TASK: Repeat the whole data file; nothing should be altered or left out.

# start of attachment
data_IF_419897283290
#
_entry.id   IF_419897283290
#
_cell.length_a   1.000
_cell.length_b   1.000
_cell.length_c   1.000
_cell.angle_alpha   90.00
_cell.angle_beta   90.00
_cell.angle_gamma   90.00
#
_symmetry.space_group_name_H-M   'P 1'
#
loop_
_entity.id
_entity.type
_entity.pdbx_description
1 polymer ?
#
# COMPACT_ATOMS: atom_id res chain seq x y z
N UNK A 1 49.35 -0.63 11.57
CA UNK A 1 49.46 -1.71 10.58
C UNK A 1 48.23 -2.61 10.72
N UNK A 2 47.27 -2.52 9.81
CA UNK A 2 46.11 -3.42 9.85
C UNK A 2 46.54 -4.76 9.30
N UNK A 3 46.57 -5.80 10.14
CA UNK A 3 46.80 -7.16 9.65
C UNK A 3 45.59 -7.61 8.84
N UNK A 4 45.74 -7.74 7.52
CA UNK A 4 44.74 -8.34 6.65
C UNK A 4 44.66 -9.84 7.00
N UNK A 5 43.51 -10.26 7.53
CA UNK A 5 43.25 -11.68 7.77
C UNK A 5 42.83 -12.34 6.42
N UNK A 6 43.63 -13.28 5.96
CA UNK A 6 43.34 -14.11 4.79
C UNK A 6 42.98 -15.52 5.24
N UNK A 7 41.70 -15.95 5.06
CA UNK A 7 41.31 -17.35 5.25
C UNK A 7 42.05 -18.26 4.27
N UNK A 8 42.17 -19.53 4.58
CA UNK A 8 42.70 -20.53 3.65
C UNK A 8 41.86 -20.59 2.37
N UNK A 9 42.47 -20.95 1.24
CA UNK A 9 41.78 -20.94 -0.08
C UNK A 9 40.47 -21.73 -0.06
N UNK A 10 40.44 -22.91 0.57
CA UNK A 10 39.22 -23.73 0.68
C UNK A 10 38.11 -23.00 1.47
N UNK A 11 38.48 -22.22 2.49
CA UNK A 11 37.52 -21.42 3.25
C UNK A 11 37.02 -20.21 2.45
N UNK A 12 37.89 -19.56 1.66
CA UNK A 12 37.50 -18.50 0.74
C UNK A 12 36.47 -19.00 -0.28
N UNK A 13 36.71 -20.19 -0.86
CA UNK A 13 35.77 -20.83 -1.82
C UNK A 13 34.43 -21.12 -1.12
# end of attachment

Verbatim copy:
data_IF_419897283290
#
_entry.id   IF_419897283290
#
_cell.length_a   1.000
_cell.length_b   1.000
_cell.length_c   1.000
_cell.angle_alpha   90.00
_cell.angle_beta   90.00
_cell.angle_gamma   90.00
#
_symmetry.space_group_name_H-M   'P 1'
#
loop_
_entity.id
_entity.type
_entity.pdbx_description
1 polymer ?
#
# COMPACT_ATOMS: atom_id res chain seq x y z
N UNK A 1 49.35 -0.63 11.57
CA UNK A 1 49.46 -1.71 10.58
C UNK A 1 48.23 -2.61 10.72
N UNK A 2 47.27 -2.52 9.81
CA UNK A 2 46.11 -3.42 9.85
C UNK A 2 46.54 -4.76 9.30
N UNK A 3 46.57 -5.80 10.14
CA UNK A 3 46.80 -7.16 9.65
C UNK A 3 45.59 -7.61 8.84
N UNK A 4 45.74 -7.74 7.52
CA UNK A 4 44.74 -8.34 6.65
C UNK A 4 44.66 -9.84 7.00
N UNK A 5 43.51 -10.26 7.53
CA UNK A 5 43.25 -11.68 7.77
C UNK A 5 42.83 -12.34 6.42
N UNK A 6 43.63 -13.28 5.96
CA UNK A 6 43.34 -14.11 4.79
C UNK A 6 42.98 -15.52 5.24
N UNK A 7 41.70 -15.95 5.06
CA UNK A 7 41.31 -17.35 5.25
C UNK A 7 42.05 -18.26 4.27
N UNK A 8 42.17 -19.53 4.58
CA UNK A 8 42.70 -20.53 3.65
C UNK A 8 41.86 -20.59 2.37
N UNK A 9 42.47 -20.95 1.24
CA UNK A 9 41.78 -20.94 -0.08
C UNK A 9 40.47 -21.73 -0.06
N UNK A 10 40.44 -22.91 0.57
CA UNK A 10 39.22 -23.73 0.68
C UNK A 10 38.11 -23.00 1.47
N UNK A 11 38.48 -22.22 2.49
CA UNK A 11 37.52 -21.42 3.25
C UNK A 11 37.02 -20.21 2.45
N UNK A 12 37.89 -19.56 1.66
CA UNK A 12 37.50 -18.50 0.74
C UNK A 12 36.47 -19.00 -0.28
N UNK A 13 36.71 -20.19 -0.86
CA UNK A 13 35.77 -20.83 -1.82
C UNK A 13 34.43 -21.12 -1.12